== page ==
Picky Eating: the Do’s and Don’ts

Ever since I had my first 2-year-old, I’ve read many things about how to overcome picky eating. The comments on such posts usually come down to a parent forcing, tricking, or bribing a child to eat something. Though that may work on some kids, it’s not how I’ve chosen to teach my children to eat.

When Picky Eating Starts

If you have a 1-year-old that will eat anything, great! That’s bound to change, but I didn’t know that with my first child. I’ve found that picky eating starts around age 2. That’s when my kids decided they had opinions about things and no longer wanted everything I put in front of them. I can’t say for sure when it ends because my 9-year-old is still picky, even though he’s made a lot of improvement in the past 7 years.

Things That Didn’t Work

  1. Trying to force a child to finish a plate of food. When our 9-year-old was 3, we told him he had to finish his plate before he could leave the table. 3 hours later, it was bedtime and he hadn’t taken a single bite. He also cried the whole time.
  2. Bribery. The same child wouldn’t eat anything if offered dessert. He just cried about missing out on dessert.

I decided to take a more gentle approach to get this kid to eat. I also never tried these techniques on my other 4 kids.

picky eating
trying lemon juice for fun

Setting Up Meals For Success

How I plan my meals has a lot to do with how well my picky eaters receive them. The following things have helped reduce complaints at mealtime:

  1. Keeping meal components separate when possible. For things like stir fry, tacos, or pasta dishes, I get less complaining when I don’t mix everything together. The kids get to choose which parts of the meal they eat. This principle applies for feeding big groups of people, too. A “build-your-own plate” meal helps everyone be happy because they get exactly what they want and leave out the rest.
  2. Offering vegetable or fruit choices. Since vegetables are the most difficult to get kids to eat, I try to include at least 2 with our meal. The kids get to choose which one to eat, and they have to finish a small portion of it. If there are lots of vegetables mixed into something like a soup or casserole, I let them choose 1 to pick out and not eat. Again, having choices really minimizes complaining. I don’t try to hide fruits and veggies in other foods because I want my kids to like them without the help of a blender. I’m not against putting purees in foods, but I always tell the kids exactly what they’re getting.
  3. Serving reasonable portions. Whether or not a kid likes a food, if he or she has too much, it will get wasted. I make sure to serve the kids their food on smaller plates so it’s harder to get too much. I don’t want to fight with someone over not finishing a food they liked, but took too much of.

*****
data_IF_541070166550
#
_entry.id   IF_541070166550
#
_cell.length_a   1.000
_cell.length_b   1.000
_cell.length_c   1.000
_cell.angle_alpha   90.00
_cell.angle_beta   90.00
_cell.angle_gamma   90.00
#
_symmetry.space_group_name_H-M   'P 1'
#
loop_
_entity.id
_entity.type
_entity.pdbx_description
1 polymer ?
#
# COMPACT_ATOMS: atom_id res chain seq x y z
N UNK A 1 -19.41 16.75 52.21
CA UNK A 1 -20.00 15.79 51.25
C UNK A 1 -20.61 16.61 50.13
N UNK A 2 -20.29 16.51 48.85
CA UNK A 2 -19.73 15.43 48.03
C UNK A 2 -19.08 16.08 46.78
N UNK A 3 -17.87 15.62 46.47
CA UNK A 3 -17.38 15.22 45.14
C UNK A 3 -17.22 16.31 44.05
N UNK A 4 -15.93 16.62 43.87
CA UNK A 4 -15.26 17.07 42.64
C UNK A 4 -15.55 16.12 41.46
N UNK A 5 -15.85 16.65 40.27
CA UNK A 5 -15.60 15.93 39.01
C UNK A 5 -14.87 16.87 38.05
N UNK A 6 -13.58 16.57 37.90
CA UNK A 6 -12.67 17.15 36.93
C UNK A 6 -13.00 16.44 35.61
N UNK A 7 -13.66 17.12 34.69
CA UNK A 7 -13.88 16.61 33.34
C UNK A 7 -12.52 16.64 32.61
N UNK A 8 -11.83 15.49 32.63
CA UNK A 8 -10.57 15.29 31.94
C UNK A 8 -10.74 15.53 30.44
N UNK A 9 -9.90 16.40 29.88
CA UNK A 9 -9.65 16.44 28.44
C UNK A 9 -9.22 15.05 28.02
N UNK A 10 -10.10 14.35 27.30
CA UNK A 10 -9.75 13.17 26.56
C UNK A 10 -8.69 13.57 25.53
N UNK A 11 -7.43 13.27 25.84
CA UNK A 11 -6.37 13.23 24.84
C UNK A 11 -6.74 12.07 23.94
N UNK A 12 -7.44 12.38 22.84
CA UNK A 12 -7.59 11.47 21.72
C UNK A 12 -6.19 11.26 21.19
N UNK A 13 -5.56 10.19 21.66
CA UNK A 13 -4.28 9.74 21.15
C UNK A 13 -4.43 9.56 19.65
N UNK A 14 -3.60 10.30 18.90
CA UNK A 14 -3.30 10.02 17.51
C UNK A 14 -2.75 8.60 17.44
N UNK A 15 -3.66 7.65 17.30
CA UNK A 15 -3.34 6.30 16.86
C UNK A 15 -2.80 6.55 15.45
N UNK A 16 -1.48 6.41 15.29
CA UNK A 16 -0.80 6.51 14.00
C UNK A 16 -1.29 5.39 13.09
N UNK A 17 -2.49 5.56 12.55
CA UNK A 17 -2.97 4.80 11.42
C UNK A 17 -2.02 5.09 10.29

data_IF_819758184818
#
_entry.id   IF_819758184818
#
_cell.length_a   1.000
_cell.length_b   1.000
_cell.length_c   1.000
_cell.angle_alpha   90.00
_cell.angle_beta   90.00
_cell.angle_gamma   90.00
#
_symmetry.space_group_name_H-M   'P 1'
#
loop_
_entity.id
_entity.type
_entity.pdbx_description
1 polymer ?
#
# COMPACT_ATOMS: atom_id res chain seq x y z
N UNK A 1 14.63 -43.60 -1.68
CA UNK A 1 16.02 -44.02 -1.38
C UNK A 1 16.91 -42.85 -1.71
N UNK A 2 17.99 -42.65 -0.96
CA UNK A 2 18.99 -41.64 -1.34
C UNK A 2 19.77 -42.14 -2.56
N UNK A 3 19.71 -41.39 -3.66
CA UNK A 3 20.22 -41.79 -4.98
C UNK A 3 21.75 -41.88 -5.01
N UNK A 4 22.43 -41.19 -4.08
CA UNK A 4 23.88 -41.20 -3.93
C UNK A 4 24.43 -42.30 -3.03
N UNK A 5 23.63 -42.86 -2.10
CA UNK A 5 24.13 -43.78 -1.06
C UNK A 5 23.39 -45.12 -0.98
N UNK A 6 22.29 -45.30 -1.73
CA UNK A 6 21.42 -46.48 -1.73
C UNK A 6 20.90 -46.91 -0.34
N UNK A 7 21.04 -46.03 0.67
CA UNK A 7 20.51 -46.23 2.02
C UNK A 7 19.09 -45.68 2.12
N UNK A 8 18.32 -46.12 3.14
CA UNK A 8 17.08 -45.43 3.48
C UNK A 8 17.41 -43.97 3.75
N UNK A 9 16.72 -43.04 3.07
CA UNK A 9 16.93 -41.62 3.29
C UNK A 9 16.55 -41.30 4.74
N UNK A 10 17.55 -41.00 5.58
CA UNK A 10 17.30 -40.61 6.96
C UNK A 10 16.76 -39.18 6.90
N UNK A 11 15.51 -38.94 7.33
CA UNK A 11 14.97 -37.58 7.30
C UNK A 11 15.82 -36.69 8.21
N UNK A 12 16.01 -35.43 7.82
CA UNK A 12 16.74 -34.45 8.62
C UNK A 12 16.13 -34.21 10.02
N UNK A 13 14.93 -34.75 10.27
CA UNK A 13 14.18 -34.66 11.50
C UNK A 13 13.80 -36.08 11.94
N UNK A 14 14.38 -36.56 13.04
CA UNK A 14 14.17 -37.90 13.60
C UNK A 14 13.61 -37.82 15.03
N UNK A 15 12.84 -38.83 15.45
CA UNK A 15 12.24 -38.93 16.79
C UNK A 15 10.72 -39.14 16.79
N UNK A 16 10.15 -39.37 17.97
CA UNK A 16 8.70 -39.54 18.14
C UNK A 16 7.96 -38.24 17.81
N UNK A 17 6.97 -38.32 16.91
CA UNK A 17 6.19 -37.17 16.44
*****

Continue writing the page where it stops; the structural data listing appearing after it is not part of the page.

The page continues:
4. Reasonable expectations for brand-new foods. I ask each child to try at least as many bites as they are old. Occasionally, I don’t have to enforce that because they all like the new food! This works great for the older kids (ages 9, 7, and 5) but I meet a lot of resistance from the 2-year-old. Usually, I ask him a few times to try things, but if he won’t, I don’t force him.
  5. Not using food as a bribe or punishment. I want my kids to like fruits and vegetables, not for the dessert that comes after. Also, I don’t want to set a precedent for a dessert every day, so I try to avoid bribery. When kids refuse to eat anything I’ve made for dinner or are still hungry after a small portion (that they didn’t like), I let them make toast. Toast doesn’t count as a special meal, and they can do it themselves, so I never leave the table.

Teaching Polite Refusals

Whether at home or at someone else’s house, I’ve tried to teach the kids how to turn down a food they don’t like. A polite “no thank you” goes a long way! There’s never any reason to grimace, spit things out, or exclaim how horrible something tastes, especially when the cook worked hard on it. My husband pointed out to them that if they had other foods on their plate but avoided one thing without complaining, chances are we wouldn’t notice or make them try it. It’s always a win-win situation when dinner happens without whining.

Having Patience

I can remember being a kid and hating a lot of things, especially onions, because of how strong they tasted. I’ve heard that kids have more sensitive taste buds, and that makes sense! Things I used to hate are now some of my favorite foods. Just because a kid hates something (or everything!) now, doesn’t mean it will always be that way. Keep on offering a variety of healthy foods.

My 9-year-old started being really picky at age 2. He had only a handful of foods he’d eat, but we never forced him to try new things. Eventually, he got more comfortable with new foods and would try a bite or 2, even if he gagged. Now, he will eat a small portion of things he doesn’t like (yet) and doesn’t always complain.

Being the Example

I’ll admit there have been times that I’ve complained about foods I don’t like. That automatically guarantees my kids won’t try these things any time soon. I’m trying to do better at trying things I think I don’t like to see if it’s still true. Once in a while, things do change and I get a new, delicious food to enjoy. I didn’t start liking cilantro, mangoes, oatmeal,or wasabi until the past few years! Picky eating doesn’t have to be a life sentence for anyone.

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